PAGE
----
When designing the Orchard, Chicago-based architecture firm Antunovich Associates was tasked with bringing the modern feel of downtown living to the property, while also inviting in the natural elements found on the tree-lined streets of the Lincoln Park neighborhood. The firm took inspiration from the elegance and grandeur of early-20th-century architecture found in the prewar co-ops lining the streets along the city’s iconic Lakeshore Drive to bring that vision to life.
The original design for the project incorporated Indiana limestone to gain the desired aesthetic; however, high costs caused the developer to choose a precast concrete facade, which delivered the same classical profile at a lower cost.
The final facade design is evocative of Chicago’s historically significant grey-stone structures of the early 20th century, many of which can still be found in their original splendor throughout this area of the city.
The design was complex, with intricate balcony details, roof-level cornices, door and window trims, and various linear reveals. To deliver these features, the formwork required highly complex build-ups and precise detailing; this level of precision could have only been achieved using precast concrete.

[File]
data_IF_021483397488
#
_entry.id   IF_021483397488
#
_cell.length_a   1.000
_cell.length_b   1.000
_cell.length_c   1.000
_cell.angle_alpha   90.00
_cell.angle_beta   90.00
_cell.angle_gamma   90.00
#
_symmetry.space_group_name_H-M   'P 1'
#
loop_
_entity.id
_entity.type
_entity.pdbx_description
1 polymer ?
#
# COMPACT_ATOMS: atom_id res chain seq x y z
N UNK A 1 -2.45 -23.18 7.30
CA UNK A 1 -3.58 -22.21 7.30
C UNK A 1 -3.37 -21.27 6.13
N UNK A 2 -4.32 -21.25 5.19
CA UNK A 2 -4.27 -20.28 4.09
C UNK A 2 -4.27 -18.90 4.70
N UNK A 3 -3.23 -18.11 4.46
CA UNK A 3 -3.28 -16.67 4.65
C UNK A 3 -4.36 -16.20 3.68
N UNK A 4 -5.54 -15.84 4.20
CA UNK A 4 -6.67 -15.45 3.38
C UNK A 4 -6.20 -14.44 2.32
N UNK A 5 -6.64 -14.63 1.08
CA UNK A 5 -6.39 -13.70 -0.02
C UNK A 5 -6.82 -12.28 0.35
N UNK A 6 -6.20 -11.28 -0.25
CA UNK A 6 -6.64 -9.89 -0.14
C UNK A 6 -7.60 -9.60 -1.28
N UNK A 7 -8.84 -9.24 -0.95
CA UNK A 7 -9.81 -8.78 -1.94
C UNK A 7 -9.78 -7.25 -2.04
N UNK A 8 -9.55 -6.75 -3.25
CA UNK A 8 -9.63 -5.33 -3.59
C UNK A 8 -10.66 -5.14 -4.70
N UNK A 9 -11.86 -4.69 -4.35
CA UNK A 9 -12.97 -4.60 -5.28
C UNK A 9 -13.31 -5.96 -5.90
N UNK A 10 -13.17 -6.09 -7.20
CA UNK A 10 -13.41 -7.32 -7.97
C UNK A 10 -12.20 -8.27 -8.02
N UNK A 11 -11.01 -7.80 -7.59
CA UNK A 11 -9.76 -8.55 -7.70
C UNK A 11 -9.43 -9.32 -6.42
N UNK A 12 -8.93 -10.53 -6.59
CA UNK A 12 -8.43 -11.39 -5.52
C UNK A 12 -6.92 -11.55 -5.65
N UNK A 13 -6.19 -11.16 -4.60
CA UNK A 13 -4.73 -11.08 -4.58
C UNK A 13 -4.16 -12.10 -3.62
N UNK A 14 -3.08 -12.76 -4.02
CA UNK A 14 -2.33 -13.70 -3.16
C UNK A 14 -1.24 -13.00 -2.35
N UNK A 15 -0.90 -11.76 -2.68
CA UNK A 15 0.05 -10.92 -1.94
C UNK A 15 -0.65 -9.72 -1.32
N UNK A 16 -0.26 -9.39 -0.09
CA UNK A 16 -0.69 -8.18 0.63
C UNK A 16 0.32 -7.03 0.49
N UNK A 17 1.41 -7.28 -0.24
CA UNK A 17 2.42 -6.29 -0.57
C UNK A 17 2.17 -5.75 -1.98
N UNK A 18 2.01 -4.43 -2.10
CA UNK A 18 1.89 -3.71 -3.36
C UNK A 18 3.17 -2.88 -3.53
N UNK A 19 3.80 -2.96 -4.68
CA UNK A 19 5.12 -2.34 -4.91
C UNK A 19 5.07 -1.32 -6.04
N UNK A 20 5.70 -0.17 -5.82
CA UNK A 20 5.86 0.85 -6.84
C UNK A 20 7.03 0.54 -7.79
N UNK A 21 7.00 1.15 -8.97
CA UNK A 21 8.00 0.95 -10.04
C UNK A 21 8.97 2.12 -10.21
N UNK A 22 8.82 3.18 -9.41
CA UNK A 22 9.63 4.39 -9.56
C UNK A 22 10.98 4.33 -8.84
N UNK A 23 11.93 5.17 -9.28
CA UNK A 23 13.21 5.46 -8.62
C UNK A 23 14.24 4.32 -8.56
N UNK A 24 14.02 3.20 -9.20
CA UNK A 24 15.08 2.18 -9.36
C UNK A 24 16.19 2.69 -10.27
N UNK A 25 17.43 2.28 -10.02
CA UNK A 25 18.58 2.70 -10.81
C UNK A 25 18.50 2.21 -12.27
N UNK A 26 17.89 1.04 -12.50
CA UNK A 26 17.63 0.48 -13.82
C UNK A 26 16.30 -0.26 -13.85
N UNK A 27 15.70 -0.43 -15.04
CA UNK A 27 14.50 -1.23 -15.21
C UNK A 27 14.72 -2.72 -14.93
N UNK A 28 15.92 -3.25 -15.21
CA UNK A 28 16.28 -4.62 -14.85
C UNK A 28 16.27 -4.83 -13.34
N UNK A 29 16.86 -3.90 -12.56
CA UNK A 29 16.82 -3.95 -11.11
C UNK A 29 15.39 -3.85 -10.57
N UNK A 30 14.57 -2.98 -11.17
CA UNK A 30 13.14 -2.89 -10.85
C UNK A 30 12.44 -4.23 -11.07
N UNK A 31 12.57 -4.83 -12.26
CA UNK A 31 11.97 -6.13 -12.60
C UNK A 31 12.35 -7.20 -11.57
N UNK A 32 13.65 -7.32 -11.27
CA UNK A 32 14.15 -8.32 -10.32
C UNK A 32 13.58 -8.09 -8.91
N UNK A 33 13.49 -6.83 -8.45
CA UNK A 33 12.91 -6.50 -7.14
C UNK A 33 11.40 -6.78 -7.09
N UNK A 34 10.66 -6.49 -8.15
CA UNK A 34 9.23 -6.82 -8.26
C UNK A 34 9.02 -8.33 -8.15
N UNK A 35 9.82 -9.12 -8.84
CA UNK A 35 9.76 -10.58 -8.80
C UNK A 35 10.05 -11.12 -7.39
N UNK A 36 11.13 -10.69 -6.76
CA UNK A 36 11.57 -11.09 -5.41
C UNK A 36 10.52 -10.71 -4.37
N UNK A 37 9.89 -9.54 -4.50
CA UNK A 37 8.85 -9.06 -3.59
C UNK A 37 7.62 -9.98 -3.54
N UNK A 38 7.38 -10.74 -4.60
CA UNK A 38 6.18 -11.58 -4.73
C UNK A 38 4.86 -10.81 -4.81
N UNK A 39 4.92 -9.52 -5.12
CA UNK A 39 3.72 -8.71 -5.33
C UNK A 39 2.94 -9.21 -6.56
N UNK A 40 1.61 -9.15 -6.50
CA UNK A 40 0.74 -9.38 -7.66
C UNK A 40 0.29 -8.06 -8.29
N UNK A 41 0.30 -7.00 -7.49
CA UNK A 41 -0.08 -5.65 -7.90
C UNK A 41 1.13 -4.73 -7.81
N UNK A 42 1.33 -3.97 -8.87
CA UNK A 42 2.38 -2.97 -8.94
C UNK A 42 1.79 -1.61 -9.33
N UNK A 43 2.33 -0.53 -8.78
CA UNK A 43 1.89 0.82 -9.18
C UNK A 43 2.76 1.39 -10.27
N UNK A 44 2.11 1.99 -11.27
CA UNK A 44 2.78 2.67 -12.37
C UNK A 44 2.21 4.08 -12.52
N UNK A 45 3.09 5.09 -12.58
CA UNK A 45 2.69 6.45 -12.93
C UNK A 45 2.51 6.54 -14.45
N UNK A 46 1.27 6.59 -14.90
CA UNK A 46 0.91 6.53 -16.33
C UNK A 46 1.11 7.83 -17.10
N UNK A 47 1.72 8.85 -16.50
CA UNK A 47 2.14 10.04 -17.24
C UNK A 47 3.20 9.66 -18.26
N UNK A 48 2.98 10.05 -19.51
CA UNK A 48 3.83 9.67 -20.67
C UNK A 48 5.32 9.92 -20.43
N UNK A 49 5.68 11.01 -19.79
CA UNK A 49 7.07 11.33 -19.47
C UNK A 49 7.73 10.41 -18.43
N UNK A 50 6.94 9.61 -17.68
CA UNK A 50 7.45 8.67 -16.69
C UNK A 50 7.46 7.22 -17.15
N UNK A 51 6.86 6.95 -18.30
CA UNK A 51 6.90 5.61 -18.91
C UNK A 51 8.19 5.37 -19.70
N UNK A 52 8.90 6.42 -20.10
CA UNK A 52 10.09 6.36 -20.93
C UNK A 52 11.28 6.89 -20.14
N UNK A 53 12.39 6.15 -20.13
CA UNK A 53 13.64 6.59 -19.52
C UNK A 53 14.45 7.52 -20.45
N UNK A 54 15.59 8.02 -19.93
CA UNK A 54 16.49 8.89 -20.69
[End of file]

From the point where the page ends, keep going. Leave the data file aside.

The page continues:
To achieve the ribbed pattern on spandrels and radiused balconies, the precast concrete producer placed PVC pipe sections into the formwork and then covered them with rubber to create a concave, reusable ribbed formliner. By casting the negative first and then creating a master rubber mold, the production team was able to achieve a precise level of detailing that could be replicated over many panels.
While most areas on the building have a similar appearance, many panels have windows or doors that shifted positions. Therefore, duplication had to be interrupted to accommodate the various locations of openings and projecting trim details. The large number of panel shapes on the project presented similar design and production challenges.
To maintain reveal lines, minimize piece count, and help facilitate erection, panels were cast in N-shapes, M-shapes, C-shapes, column covers, spandrels, radiused balconies, squares, rectangles, angled stair steps, and assembly-cast corner pieces.
Each shape required unique formwork, which also interrupted the process of duplication during production. However, by creatively panelizing the project, the team was able to maintain the placements and sizes of all openings, which reduced the overall number of pieces and decreased transportation and erection time.